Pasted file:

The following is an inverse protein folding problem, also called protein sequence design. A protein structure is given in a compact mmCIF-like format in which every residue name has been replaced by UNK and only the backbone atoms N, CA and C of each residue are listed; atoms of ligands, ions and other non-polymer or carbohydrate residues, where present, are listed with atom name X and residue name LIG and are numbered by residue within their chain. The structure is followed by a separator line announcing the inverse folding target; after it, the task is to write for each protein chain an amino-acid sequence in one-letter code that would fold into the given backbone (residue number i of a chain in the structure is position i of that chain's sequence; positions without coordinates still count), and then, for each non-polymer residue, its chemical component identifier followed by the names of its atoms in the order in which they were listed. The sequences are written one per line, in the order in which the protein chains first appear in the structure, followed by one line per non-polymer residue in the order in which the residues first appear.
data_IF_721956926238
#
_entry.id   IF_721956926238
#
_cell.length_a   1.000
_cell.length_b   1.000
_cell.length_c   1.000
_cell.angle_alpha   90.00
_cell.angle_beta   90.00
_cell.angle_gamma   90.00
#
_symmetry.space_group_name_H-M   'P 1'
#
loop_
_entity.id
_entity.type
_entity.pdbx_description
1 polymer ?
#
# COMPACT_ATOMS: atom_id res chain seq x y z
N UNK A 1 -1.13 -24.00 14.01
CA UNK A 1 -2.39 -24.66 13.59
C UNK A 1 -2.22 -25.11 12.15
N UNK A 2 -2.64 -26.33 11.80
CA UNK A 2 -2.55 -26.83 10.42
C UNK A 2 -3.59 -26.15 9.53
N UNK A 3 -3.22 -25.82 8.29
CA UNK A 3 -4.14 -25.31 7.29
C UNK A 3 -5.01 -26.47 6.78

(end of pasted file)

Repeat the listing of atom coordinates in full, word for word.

The following is an inverse protein folding problem, also called protein sequence design. A protein structure is given in a compact mmCIF-like format in which every residue name has been replaced by UNK and only the backbone atoms N, CA and C of each residue are listed; atoms of ligands, ions and other non-polymer or carbohydrate residues, where present, are listed with atom name X and residue name LIG and are numbered by residue within their chain. The structure is followed by a separator line announcing the inverse folding target; after it, the task is to write for each protein chain an amino-acid sequence in one-letter code that would fold into the given backbone (residue number i of a chain in the structure is position i of that chain's sequence; positions without coordinates still count), and then, for each non-polymer residue, its chemical component identifier followed by the names of its atoms in the order in which they were listed. The sequences are written one per line, in the order in which the protein chains first appear in the structure, followed by one line per non-polymer residue in the order in which the residues first appear.
data_IF_721956926238
#
_entry.id   IF_721956926238
#
_cell.length_a   1.000
_cell.length_b   1.000
_cell.length_c   1.000
_cell.angle_alpha   90.00
_cell.angle_beta   90.00
_cell.angle_gamma   90.00
#
_symmetry.space_group_name_H-M   'P 1'
#
loop_
_entity.id
_entity.type
_entity.pdbx_description
1 polymer ?
#
# COMPACT_ATOMS: atom_id res chain seq x y z
N UNK A 1 -1.13 -24.00 14.01
CA UNK A 1 -2.39 -24.66 13.59
C UNK A 1 -2.22 -25.11 12.15
N UNK A 2 -2.64 -26.33 11.80
CA UNK A 2 -2.55 -26.83 10.42
C UNK A 2 -3.59 -26.15 9.53
N UNK A 3 -3.22 -25.82 8.29
CA UNK A 3 -4.14 -25.31 7.29
C UNK A 3 -5.01 -26.47 6.78